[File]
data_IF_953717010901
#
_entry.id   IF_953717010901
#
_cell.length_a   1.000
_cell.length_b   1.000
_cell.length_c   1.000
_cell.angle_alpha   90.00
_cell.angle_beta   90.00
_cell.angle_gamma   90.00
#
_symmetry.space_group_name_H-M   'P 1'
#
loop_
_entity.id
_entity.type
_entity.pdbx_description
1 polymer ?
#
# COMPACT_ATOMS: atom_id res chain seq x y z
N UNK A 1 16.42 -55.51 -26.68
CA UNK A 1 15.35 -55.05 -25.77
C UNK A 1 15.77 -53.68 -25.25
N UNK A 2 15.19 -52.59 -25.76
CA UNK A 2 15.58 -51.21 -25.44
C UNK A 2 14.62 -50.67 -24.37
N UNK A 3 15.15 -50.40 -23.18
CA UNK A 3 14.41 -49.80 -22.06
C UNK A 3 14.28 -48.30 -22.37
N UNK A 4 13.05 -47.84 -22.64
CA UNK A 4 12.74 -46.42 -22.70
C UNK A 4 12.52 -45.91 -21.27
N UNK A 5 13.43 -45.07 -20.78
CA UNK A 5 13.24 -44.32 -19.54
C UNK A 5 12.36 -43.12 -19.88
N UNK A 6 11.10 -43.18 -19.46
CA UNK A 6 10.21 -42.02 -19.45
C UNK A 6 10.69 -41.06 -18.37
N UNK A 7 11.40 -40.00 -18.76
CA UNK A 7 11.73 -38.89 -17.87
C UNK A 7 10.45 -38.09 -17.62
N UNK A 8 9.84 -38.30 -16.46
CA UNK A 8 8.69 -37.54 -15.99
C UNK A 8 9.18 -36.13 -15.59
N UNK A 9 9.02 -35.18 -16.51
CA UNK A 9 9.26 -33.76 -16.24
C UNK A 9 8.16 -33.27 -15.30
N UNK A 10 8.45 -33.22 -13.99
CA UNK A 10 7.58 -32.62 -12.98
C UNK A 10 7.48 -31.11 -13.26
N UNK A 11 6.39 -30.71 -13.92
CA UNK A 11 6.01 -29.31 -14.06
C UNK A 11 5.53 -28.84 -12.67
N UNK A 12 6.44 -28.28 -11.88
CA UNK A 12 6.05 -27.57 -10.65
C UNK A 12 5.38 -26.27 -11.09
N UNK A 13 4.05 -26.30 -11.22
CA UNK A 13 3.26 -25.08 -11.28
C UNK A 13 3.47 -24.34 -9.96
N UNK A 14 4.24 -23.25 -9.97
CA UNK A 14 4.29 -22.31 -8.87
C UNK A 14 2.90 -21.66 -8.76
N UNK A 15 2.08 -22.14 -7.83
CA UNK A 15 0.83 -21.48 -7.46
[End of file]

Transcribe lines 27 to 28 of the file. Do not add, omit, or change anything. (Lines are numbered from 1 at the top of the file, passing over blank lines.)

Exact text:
N UNK A 3 15.15 -50.40 -23.18
CA UNK A 3 14.41 -49.80 -22.06